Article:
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No-deal Brexit 60% likely, says UK Government's Liam Fox

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No-deal Brexit 60% likely, says UK Government's Liam Fox

No-deal Brexit 60% likely, says UK Government's Liam Fox
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The likelihood of the UK leaving the EU without a trade deal is now at "60 - 40": that's according to the British Government's International Trade Secretary, Liam Fox.

No-Deal Brexit is made more likely by those committed to “the purity of the EU’s ideology”.

Liam Fox International Trade Secretary, United Kingdom

The outspoken Brexiteer has criticised the EU, saying the risk of no agreement is being increased by those in Brussels committed to “the purity of the EU’s ideology”.

The comments show once again a disagreement within the British Government on how to approach Brexit negotiations, with former International Development Secretary Priti Patel also speaking out against the Government over the weekend.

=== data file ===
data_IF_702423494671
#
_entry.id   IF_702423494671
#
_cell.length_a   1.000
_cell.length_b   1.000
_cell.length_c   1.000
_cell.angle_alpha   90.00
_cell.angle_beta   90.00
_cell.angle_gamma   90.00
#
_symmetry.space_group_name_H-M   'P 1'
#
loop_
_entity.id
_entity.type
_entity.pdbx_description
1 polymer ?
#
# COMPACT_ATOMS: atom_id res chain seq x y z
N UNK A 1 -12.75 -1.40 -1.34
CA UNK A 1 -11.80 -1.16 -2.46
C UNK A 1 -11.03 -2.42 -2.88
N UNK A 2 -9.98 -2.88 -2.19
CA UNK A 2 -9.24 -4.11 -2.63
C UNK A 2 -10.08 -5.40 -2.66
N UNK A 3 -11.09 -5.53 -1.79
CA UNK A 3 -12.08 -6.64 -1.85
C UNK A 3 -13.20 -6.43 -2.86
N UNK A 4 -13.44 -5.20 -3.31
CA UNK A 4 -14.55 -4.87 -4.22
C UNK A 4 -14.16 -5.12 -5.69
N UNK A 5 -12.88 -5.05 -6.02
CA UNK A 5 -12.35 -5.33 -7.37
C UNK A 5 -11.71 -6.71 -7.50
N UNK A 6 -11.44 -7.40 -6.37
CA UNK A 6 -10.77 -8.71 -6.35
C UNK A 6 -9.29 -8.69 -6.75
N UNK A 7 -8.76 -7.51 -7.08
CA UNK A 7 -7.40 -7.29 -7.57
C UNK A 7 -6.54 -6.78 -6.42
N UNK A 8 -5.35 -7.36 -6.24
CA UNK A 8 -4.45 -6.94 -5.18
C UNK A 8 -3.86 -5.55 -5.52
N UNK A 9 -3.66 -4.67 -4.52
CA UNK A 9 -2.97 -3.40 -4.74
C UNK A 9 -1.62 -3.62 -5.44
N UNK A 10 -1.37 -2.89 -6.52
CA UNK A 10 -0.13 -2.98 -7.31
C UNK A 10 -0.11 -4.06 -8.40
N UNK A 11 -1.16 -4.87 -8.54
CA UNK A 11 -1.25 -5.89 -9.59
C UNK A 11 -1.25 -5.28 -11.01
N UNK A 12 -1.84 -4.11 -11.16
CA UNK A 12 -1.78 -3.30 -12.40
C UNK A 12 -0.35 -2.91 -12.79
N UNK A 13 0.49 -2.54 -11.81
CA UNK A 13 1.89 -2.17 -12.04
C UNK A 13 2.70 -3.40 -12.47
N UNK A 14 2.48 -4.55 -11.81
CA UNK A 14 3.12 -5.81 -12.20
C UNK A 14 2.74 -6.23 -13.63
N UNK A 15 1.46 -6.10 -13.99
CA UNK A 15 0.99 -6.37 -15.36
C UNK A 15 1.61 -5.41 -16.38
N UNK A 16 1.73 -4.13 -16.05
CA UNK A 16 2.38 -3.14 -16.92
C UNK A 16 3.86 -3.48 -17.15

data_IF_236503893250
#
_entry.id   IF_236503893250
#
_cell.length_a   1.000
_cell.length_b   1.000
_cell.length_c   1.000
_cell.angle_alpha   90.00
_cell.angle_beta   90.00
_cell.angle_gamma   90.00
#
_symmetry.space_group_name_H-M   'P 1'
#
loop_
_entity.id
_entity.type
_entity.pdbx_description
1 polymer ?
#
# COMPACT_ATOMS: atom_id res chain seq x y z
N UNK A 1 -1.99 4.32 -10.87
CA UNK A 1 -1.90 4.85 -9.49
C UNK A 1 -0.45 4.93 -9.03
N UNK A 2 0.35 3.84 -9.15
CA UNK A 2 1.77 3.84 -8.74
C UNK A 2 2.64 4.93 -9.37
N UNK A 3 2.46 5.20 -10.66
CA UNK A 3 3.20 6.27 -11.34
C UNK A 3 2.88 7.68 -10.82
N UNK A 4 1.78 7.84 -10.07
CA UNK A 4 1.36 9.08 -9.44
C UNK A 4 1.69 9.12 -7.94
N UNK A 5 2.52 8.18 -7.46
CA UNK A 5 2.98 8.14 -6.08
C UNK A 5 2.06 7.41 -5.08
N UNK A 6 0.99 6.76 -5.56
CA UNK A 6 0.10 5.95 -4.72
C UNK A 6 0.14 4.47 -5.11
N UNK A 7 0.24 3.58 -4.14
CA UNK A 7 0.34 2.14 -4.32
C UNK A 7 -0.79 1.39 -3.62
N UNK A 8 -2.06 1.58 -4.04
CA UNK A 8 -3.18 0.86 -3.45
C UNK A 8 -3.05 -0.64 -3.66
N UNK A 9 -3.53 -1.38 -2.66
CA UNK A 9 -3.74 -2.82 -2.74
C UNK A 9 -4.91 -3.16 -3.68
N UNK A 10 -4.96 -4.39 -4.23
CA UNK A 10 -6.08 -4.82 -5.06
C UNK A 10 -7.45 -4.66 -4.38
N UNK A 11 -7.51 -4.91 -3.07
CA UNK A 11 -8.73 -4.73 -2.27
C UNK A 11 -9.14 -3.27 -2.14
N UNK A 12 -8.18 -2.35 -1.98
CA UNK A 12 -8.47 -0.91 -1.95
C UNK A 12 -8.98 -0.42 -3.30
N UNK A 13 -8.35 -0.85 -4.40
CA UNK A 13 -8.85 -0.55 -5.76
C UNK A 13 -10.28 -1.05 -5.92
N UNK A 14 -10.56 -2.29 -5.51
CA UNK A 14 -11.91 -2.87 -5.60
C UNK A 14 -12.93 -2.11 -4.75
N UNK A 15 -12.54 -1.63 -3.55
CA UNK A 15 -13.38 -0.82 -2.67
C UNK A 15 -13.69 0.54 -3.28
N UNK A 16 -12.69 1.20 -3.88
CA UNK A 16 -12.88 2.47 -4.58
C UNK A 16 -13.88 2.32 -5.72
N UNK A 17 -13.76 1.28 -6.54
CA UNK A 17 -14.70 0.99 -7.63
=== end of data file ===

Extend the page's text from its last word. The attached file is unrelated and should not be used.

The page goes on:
Fox’s interview follows on from a warning on Friday by Mark Carney, Governor of the Bank of England, who said that the likelihood of a No Deal is “uncomfortably high” and that everything should be done to avoid it.

Whilst trade negotiations with the EU have been carried out by former Brexit Secretary David Davis, not Liam Fox, the International Trade Secretary has previously been optimistic about the UK’s future outside of Europe. In 2017 he said that negotiating a deal would with the EU would be “one of the easiest in human history”.

In an interview with The Sunday Times, Mr Fox also accused Michel Barnier, the EU’s chief negotiator, of “intransigence” for dismissing the UK’s proposals simply because the EU had not done anything like it before.

Going forward negotiations with the EU will be controlled by the Prime Minister’s office, with Downing Street insisting that Theresa May can secure a Brexit deal with Brussels.

Last week, Mrs May cut short her summer holiday to meet with French president Emmanuel Macron. As Macron is famously a strong supporter of the EU, commentators believe that Theresa May will have had a tough job trying to convince him to get on board with her Chequers plan. So far no information about what was discussed or decided at the meeting has been announced.